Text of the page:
Billingsley v. Orr
MEMORANDUM OPINION AND ORDER DENYING 36 Second MOTION for Leave to File Amended Complaint. Signed by Judge Virginia Emerson Hopkins on 4/7/2015. (JLC)
2015 Apr-07 AM 10:08
U.S. DISTRICT COURT
N.D. OF ALABAMA
IN THE UNITED STATES DISTRICT COURT
FOR THE NORTHERN DISTRICT OF ALABAMA
CIVIL ACTION NO.:
MEMORANDUM OPINION AND ORDER
Pending before the court is Plaintiff Kristopher Billingsley’s (“Mr.
Billingsley”) Amended Motion for Leave (Doc. 36) (the “Second Motion”) filed on
March 19, 2015.1 The Second Motion seeks to reopen the Scheduling Order (Doc. 14)
filed on December 31, 2013, and to permit Mr. Billingsley to amend his complaint in
light of the summary judgment ruling entered by this court on January 13, 2015, that
was partially adverse to him. (Doc. 26). Defendant opposed the Second Motion on
March 25, 2015. (Doc. 37).
The court denied without prejudice Mr. Billingsley’s initial motion for leave
to amend because he had failed to comply with the requirements of the court’s
Uniform Initial Order. (Doc. 35).
For the reasons explained below, the Second Motion is DENIED.2
Under Rule 16(b)(4), “[a] schedule may be modified only for good cause and
with the judge’s consent.” Fed. R. Civ. P. 16(b)(4). Further, Rule 16’s good cause
standard “precludes modification unless the schedule could not ‘be met despite the
diligence of the party seeking the extension.’” Sosa v. Airprint Systems, Inc., 133 F.3d
1417, 1418 (11th Cir. 1988) (quoting Fed. R. Civ. P. 16 advisory committee notes).
Finally, “[a] district court’s decision to enforce its pre-trial order will not be disturbed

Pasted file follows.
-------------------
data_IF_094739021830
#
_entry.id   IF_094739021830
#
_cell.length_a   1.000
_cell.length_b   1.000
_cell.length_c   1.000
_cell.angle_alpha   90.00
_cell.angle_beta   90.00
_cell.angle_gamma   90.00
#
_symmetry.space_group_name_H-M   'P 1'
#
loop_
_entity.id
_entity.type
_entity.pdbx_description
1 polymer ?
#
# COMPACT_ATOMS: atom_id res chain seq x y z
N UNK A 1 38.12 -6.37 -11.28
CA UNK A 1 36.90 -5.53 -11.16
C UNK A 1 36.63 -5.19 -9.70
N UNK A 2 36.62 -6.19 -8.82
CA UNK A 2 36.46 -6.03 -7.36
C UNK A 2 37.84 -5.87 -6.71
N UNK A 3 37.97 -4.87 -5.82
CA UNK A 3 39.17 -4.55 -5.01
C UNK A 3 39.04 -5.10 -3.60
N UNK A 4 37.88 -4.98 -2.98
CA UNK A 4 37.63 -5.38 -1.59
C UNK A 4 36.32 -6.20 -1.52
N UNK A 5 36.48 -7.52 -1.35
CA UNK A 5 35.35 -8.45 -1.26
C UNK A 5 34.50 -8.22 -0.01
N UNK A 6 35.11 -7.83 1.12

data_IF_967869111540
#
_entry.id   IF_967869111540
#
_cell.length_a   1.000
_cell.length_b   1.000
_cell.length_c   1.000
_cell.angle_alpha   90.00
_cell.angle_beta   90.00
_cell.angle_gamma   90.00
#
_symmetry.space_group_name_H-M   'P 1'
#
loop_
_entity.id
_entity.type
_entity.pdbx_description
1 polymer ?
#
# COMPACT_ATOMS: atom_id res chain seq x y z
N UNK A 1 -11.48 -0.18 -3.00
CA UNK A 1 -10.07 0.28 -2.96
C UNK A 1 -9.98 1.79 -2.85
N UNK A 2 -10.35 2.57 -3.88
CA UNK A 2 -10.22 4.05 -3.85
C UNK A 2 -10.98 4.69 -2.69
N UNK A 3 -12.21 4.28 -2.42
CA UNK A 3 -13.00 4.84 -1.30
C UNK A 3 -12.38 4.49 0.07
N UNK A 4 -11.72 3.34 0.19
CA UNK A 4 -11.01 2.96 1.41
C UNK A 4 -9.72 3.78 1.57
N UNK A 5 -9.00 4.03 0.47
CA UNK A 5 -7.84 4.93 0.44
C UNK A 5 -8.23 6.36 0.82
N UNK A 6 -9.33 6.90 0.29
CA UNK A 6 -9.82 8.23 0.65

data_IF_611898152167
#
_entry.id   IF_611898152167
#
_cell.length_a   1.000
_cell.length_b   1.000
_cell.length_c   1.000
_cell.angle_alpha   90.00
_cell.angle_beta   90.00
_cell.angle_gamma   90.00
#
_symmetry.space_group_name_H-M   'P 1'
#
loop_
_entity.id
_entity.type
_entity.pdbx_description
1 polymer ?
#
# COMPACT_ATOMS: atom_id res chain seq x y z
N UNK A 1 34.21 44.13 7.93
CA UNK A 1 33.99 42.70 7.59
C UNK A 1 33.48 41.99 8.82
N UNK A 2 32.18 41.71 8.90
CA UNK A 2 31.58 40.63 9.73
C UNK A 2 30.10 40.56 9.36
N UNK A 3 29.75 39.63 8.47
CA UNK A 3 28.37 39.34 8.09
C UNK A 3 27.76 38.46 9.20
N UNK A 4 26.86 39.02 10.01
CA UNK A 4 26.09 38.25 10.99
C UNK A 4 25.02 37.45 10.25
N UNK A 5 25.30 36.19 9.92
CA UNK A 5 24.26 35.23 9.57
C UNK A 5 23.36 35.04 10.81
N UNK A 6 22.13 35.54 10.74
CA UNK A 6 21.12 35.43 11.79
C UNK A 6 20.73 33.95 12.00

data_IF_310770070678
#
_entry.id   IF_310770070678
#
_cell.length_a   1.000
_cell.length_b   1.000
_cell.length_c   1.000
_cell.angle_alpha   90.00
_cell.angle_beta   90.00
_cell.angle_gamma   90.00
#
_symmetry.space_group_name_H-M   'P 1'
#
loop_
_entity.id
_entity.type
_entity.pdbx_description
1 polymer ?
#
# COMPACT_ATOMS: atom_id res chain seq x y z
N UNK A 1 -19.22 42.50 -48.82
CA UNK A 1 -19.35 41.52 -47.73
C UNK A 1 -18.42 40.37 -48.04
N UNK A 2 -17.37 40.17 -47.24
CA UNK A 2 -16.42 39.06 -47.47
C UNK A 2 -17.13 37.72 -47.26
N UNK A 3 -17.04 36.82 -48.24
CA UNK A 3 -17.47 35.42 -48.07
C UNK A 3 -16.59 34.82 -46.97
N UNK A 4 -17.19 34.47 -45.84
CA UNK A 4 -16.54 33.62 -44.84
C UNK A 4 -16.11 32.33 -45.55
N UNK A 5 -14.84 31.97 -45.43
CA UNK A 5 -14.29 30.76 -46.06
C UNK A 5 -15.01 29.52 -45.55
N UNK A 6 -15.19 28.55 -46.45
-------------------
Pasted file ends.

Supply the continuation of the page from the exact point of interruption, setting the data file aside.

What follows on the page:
on appeal absent an abuse of discretion.” Sosa, 133 F.3d at 1418 (Santiago v. Lykes
Bros. Steamship Co., 986 F.2d 423, 427 (11th Cir. 1993)).
Rule 15(a)(2) provides: “[A] party may amend its pleading only with the
opposing party’s written consent or the court’s leave. The court should freely give
leave when justice so requires.” Fed. R. Civ. P. 15(a)(2). Whenever a party seeks to
amend a pleading past the Rule 16 deadline (such as here), that party “must first
demonstrate good cause under Rule 16(b) before [the district court] will consider
Due to the upcoming final pretrial conference scheduled for May 21, 2015
(Doc. 34) and the straightforward nature of this issue, the court elects not wait on the
expiration of Mr. Billingsley’s deadline to reply before deciding the Second Motion.
whether amendment is proper under Rule 15(a).” Sosa, 133 F.3d at 1418 (emphasis
In dismissing Count One of his complaint on summary judgment, this court
appropriately concluded that Mr. Billingsley had not pled an excessive force claim
independent from his unlawful arrest count. (Doc. 26 at 11-14). The court then
determined that no unconstitutional search and seizure had occurred or, alternatively,
that qualified immunity protected Defendant from any liability for such a claim. (Id.
at 14-19). As a result, neither an independent nor a dependent claim for excessive
force under federal law is a part of this case.
Upset with this ruling, Mr. Billingsley filed a Motion To Amend, Alter or
Vacate (Doc. 28) on January 23, 2015, insisting (and despite the inadequate
allegations contained in his pleading as expressly pointed out by the court in its
summary judgment ruling) that his “Complaint sufficiently included an excessive
force claim.” (Doc. 28 at 3). On March 9, 2015, the court denied Mr. Billingsley’s
Motion To Amend, Alter or Vacate, and explained to him that:
[I]t was incumbent upon Mr. Billingsley to seek leave to amend his
complaint and clarify that he was asserting a Fourth Amendment
excessive force claim entirely separate from his Fourth Amendment
illegal search and seizure claim asserted in Count One. To date, Mr.